Best answer: How far must a vessel be from a diver down flag when operating at greater than headway speed?

How far must a vessel stay away from a diver-down flag?

Vessels must remain at least 50 feet away from the flag. If they have to approach the diving area, operators must have permission from the person who placed the flag or the boat displaying the flag. Outside of 50 feet, vessel operators must operate at “idle speed” out to a distance of 150 feet.

How far must a vessel stay away from a displayed diver-down flag quizlet?

Vessels not engaged in diving operations must remain at least 100 feet away from areas displaying a diver-down flag.

How far must you stay away from a diver-down flag in Canada?

Divers must display a diver-down flag to warn other boaters. A diver should stay within 100 metres (328 feet) of the flag.

Can a 13 year old drive a jet ski in South Carolina?

South Carolina Boating Laws and Regulations

Persons 16 years of age or older may operate any boat or PWC without restrictions. Persons younger than 16 years of age may operate: A boat or PWC powered by less than 15 hp without restrictions.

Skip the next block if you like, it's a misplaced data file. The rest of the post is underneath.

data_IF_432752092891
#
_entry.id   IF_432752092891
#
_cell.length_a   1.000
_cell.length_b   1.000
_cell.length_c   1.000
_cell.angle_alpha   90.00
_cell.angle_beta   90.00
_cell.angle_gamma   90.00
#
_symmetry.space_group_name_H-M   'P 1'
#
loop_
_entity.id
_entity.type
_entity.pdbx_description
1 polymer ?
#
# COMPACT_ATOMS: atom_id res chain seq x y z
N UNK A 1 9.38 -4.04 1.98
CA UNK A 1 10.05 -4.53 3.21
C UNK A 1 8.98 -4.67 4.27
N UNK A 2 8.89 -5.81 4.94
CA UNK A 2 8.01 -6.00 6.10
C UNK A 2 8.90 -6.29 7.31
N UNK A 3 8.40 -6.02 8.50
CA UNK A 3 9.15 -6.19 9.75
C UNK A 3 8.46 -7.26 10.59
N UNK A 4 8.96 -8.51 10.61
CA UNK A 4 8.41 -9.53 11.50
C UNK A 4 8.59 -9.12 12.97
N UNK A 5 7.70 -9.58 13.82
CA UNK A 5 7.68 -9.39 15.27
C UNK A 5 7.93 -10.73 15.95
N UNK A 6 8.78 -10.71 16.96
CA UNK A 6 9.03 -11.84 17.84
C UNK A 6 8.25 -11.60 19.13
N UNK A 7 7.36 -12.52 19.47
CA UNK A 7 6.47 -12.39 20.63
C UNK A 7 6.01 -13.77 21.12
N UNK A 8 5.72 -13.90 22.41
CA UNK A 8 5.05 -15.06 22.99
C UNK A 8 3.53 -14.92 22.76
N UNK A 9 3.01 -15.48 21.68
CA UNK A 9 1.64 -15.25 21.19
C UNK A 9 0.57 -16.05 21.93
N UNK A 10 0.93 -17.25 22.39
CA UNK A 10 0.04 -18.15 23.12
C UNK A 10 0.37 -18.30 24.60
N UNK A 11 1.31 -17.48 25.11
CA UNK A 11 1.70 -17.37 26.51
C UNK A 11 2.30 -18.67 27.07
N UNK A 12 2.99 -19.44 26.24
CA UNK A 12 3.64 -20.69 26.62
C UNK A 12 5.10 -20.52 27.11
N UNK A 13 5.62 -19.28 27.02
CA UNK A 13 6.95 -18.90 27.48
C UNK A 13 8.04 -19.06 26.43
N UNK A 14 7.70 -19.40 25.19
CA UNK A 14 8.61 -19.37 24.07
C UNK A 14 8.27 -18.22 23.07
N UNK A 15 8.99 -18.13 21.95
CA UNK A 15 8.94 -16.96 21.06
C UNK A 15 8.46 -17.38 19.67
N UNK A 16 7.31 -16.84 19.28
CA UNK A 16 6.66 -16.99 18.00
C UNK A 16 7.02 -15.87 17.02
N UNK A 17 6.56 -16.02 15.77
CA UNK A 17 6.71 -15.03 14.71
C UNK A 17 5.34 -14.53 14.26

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How far of a distance is it recommended that a PWC?

Improper Distance for PWC means that, if operating at greater than “slow, no wake speed,” PWC also must: Stay at least 200 feet from any Great Lakes shoreline. Not cross within 150 feet behind another vessel other than another PWC.

Do 16 year olds need a boating license?

You must be at least 12 years of age to operate a motorboat greater than 25 horsepower. … Any person under the age of 12 can not operate a motor boat of more than 6 horse power. Yes. Must be 16 years of age or older and have a boating safety certificate.

What minimum distance must be maintained from a US naval vessel quizlet?

How far away should you be from a US Navy Vessel? Do Not approach within 100 yards and slow to minimum speed within 500 yards of any U.S Navel Vessel.

How does a vessel operator keep a proper lookout?

Keep a proper lookout.

Failing to keep a sharp lookout is the most common cause of collisions. Every operator must keep a proper lookout, using both sight and hearing, at all times. Watch and listen for other vessels, radio communications, navigational hazards, and others involved in water activities.